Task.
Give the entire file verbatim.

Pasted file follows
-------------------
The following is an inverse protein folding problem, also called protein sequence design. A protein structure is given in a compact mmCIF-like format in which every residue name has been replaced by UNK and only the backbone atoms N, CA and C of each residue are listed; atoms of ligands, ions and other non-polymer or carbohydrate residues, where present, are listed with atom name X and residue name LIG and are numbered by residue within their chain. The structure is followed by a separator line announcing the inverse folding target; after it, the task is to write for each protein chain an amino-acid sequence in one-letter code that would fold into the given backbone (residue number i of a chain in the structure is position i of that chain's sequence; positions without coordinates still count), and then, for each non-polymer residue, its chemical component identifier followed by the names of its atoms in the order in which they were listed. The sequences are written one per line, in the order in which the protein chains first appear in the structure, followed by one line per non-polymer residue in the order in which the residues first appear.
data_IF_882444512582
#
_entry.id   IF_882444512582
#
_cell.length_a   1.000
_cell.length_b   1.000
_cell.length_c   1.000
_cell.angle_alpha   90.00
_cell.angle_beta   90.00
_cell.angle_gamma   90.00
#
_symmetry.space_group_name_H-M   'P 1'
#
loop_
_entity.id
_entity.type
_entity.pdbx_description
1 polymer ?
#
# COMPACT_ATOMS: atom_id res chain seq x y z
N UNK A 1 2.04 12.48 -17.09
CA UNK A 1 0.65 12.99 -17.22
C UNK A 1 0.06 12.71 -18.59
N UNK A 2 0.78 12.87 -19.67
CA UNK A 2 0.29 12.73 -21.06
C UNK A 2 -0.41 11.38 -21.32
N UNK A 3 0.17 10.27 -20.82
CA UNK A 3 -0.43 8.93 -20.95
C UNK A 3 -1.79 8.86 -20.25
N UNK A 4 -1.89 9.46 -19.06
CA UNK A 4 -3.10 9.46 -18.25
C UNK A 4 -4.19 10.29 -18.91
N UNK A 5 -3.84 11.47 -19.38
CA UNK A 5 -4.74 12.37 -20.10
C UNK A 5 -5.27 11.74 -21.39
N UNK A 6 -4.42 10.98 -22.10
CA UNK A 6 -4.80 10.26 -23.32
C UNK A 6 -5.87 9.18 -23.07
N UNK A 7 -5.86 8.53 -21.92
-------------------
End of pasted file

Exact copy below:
The following is an inverse protein folding problem, also called protein sequence design. A protein structure is given in a compact mmCIF-like format in which every residue name has been replaced by UNK and only the backbone atoms N, CA and C of each residue are listed; atoms of ligands, ions and other non-polymer or carbohydrate residues, where present, are listed with atom name X and residue name LIG and are numbered by residue within their chain. The structure is followed by a separator line announcing the inverse folding target; after it, the task is to write for each protein chain an amino-acid sequence in one-letter code that would fold into the given backbone (residue number i of a chain in the structure is position i of that chain's sequence; positions without coordinates still count), and then, for each non-polymer residue, its chemical component identifier followed by the names of its atoms in the order in which they were listed. The sequences are written one per line, in the order in which the protein chains first appear in the structure, followed by one line per non-polymer residue in the order in which the residues first appear.
data_IF_882444512582
#
_entry.id   IF_882444512582
#
_cell.length_a   1.000
_cell.length_b   1.000
_cell.length_c   1.000
_cell.angle_alpha   90.00
_cell.angle_beta   90.00
_cell.angle_gamma   90.00
#
_symmetry.space_group_name_H-M   'P 1'
#
loop_
_entity.id
_entity.type
_entity.pdbx_description
1 polymer ?
#
# COMPACT_ATOMS: atom_id res chain seq x y z
N UNK A 1 2.04 12.48 -17.09
CA UNK A 1 0.65 12.99 -17.22
C UNK A 1 0.06 12.71 -18.59
N UNK A 2 0.78 12.87 -19.67
CA UNK A 2 0.29 12.73 -21.06
C UNK A 2 -0.41 11.38 -21.32
N UNK A 3 0.17 10.27 -20.82
CA UNK A 3 -0.43 8.93 -20.95
C UNK A 3 -1.79 8.86 -20.25
N UNK A 4 -1.89 9.46 -19.06
CA UNK A 4 -3.10 9.46 -18.25
C UNK A 4 -4.19 10.29 -18.91
N UNK A 5 -3.84 11.47 -19.38
CA UNK A 5 -4.74 12.37 -20.10
C UNK A 5 -5.27 11.74 -21.39
N UNK A 6 -4.42 10.98 -22.10
CA UNK A 6 -4.80 10.26 -23.32
C UNK A 6 -5.87 9.18 -23.07
N UNK A 7 -5.86 8.53 -21.92